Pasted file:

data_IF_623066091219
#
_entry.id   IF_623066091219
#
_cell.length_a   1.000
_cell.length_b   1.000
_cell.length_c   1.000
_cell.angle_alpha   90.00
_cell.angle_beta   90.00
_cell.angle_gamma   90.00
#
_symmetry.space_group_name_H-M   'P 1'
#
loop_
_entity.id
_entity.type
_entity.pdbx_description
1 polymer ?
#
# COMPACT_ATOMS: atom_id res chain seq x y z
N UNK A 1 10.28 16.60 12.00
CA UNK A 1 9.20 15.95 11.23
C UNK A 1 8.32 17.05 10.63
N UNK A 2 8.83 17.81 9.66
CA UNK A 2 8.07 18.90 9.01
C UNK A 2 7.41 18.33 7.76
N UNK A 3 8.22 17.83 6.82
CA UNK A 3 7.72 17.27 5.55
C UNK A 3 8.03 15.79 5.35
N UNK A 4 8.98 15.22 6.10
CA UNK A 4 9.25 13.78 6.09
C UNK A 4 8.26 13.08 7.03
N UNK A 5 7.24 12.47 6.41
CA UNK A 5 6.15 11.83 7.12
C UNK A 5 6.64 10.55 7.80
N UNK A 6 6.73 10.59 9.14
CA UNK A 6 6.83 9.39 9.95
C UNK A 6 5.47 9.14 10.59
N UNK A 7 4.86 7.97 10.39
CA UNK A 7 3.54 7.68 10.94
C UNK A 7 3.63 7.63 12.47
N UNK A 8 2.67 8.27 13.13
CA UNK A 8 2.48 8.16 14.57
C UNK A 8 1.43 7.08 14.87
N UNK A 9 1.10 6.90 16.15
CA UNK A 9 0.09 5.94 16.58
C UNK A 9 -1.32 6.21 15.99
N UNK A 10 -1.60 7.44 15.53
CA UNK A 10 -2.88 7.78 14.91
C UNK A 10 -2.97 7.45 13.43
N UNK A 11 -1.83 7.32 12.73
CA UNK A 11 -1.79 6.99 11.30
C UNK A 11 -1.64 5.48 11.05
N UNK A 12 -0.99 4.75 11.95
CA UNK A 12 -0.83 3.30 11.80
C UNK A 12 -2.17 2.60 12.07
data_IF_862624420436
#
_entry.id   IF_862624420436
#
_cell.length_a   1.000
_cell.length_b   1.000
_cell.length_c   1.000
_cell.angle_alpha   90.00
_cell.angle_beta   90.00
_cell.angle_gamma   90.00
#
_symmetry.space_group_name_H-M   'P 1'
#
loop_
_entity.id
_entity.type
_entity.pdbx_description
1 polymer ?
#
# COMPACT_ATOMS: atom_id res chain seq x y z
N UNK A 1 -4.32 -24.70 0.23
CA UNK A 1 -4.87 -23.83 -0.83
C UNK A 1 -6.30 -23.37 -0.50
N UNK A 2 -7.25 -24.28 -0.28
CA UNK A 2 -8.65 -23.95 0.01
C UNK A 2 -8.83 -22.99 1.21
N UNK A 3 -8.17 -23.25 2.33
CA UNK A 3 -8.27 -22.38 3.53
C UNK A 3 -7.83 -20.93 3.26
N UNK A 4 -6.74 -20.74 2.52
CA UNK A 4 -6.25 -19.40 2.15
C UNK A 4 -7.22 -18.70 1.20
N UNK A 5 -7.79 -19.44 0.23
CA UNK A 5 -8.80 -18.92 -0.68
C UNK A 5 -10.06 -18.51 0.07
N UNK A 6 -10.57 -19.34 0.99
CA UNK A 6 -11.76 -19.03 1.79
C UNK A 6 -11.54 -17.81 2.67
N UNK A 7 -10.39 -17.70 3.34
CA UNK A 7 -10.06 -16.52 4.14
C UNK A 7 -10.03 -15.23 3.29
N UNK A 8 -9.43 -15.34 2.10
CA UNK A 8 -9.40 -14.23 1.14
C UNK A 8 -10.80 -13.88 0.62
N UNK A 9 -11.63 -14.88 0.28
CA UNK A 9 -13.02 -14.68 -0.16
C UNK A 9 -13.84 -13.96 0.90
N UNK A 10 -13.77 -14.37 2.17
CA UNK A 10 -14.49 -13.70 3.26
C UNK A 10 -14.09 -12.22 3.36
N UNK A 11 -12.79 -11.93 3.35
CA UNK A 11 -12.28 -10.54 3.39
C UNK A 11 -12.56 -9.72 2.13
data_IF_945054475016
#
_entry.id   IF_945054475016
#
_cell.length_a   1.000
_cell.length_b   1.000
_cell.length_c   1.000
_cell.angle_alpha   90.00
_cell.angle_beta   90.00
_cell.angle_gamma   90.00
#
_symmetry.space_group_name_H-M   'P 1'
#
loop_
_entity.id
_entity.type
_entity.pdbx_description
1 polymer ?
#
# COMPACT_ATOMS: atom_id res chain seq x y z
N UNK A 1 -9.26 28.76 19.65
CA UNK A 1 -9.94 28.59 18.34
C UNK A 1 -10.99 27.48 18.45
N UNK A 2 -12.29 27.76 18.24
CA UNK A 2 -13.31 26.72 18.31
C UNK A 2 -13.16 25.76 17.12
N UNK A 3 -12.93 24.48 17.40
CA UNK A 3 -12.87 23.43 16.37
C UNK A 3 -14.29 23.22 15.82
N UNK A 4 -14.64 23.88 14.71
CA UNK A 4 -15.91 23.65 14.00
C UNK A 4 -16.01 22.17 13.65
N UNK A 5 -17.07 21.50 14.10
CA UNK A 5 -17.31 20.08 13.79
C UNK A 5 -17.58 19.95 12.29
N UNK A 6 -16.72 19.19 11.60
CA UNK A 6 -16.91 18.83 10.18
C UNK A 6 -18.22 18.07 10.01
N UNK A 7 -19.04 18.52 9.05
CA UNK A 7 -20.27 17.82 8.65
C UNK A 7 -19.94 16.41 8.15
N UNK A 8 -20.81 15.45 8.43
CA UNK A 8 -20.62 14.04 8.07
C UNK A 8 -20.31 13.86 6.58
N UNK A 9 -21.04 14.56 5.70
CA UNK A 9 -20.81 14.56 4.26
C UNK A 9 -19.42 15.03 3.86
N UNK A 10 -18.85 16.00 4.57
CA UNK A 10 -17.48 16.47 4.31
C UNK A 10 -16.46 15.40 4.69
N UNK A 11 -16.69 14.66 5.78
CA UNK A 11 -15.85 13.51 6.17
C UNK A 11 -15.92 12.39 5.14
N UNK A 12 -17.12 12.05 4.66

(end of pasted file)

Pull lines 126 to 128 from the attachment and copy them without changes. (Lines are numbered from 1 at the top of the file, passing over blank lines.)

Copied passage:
_entity.pdbx_description
1 polymer ?
#